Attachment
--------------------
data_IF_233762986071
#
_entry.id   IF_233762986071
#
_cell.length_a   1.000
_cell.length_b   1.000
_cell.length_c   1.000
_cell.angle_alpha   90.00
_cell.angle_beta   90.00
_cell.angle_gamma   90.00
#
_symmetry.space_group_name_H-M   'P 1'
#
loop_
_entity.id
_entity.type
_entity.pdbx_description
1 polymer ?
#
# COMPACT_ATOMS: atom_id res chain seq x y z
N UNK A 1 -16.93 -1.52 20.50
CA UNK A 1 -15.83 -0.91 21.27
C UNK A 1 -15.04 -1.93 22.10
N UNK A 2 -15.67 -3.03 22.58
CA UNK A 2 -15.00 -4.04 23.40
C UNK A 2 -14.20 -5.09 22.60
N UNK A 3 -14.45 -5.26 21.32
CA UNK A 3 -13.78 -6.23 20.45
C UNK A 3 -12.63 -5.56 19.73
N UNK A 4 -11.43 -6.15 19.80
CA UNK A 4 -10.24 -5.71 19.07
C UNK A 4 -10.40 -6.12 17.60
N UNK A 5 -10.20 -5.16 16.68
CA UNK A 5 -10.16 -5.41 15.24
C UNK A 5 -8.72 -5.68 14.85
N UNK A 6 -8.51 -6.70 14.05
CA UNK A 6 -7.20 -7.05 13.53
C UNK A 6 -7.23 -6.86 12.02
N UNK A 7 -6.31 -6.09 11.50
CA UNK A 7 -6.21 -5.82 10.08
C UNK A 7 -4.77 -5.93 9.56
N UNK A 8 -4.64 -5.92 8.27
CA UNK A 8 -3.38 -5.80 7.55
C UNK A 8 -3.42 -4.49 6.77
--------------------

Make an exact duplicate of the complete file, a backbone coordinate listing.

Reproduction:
data_IF_233762986071
#
_entry.id   IF_233762986071
#
_cell.length_a   1.000
_cell.length_b   1.000
_cell.length_c   1.000
_cell.angle_alpha   90.00
_cell.angle_beta   90.00
_cell.angle_gamma   90.00
#
_symmetry.space_group_name_H-M   'P 1'
#
loop_
_entity.id
_entity.type
_entity.pdbx_description
1 polymer ?
#
# COMPACT_ATOMS: atom_id res chain seq x y z
N UNK A 1 -16.93 -1.52 20.50
CA UNK A 1 -15.83 -0.91 21.27
C UNK A 1 -15.04 -1.93 22.10
N UNK A 2 -15.67 -3.03 22.58
CA UNK A 2 -15.00 -4.04 23.40
C UNK A 2 -14.20 -5.09 22.60
N UNK A 3 -14.45 -5.26 21.32
CA UNK A 3 -13.78 -6.23 20.45
C UNK A 3 -12.63 -5.56 19.73
N UNK A 4 -11.43 -6.15 19.80
CA UNK A 4 -10.24 -5.71 19.07
C UNK A 4 -10.40 -6.12 17.60
N UNK A 5 -10.20 -5.16 16.68
CA UNK A 5 -10.16 -5.41 15.24
C UNK A 5 -8.72 -5.68 14.85
N UNK A 6 -8.51 -6.70 14.05
CA UNK A 6 -7.20 -7.05 13.53
C UNK A 6 -7.23 -6.86 12.02
N UNK A 7 -6.31 -6.09 11.50
CA UNK A 7 -6.21 -5.82 10.08
C UNK A 7 -4.77 -5.93 9.56
N UNK A 8 -4.64 -5.92 8.27
CA UNK A 8 -3.38 -5.80 7.55
C UNK A 8 -3.42 -4.49 6.77